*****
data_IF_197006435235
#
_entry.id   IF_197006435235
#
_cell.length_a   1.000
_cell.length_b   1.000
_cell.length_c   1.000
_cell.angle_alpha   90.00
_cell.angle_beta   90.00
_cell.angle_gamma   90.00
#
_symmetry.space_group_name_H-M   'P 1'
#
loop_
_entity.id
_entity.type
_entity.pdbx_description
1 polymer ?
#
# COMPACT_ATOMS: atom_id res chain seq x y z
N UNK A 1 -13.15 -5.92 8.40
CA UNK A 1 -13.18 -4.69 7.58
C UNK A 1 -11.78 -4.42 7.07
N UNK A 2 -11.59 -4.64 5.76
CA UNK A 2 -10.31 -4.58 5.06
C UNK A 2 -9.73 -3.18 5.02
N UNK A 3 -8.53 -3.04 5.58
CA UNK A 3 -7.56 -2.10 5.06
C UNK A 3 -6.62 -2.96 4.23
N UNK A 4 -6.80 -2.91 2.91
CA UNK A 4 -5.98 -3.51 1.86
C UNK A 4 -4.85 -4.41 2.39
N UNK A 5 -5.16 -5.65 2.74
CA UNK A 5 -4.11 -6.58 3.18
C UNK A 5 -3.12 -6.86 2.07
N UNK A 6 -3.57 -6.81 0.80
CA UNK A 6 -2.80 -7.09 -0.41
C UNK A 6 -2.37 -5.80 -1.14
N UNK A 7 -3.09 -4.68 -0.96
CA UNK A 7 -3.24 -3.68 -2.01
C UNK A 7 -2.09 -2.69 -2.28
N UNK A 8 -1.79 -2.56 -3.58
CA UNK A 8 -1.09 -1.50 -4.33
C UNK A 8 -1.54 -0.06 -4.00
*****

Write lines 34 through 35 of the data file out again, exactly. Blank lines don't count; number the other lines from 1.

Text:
CA UNK A 5 -4.11 -6.58 3.18
C UNK A 5 -3.12 -6.86 2.07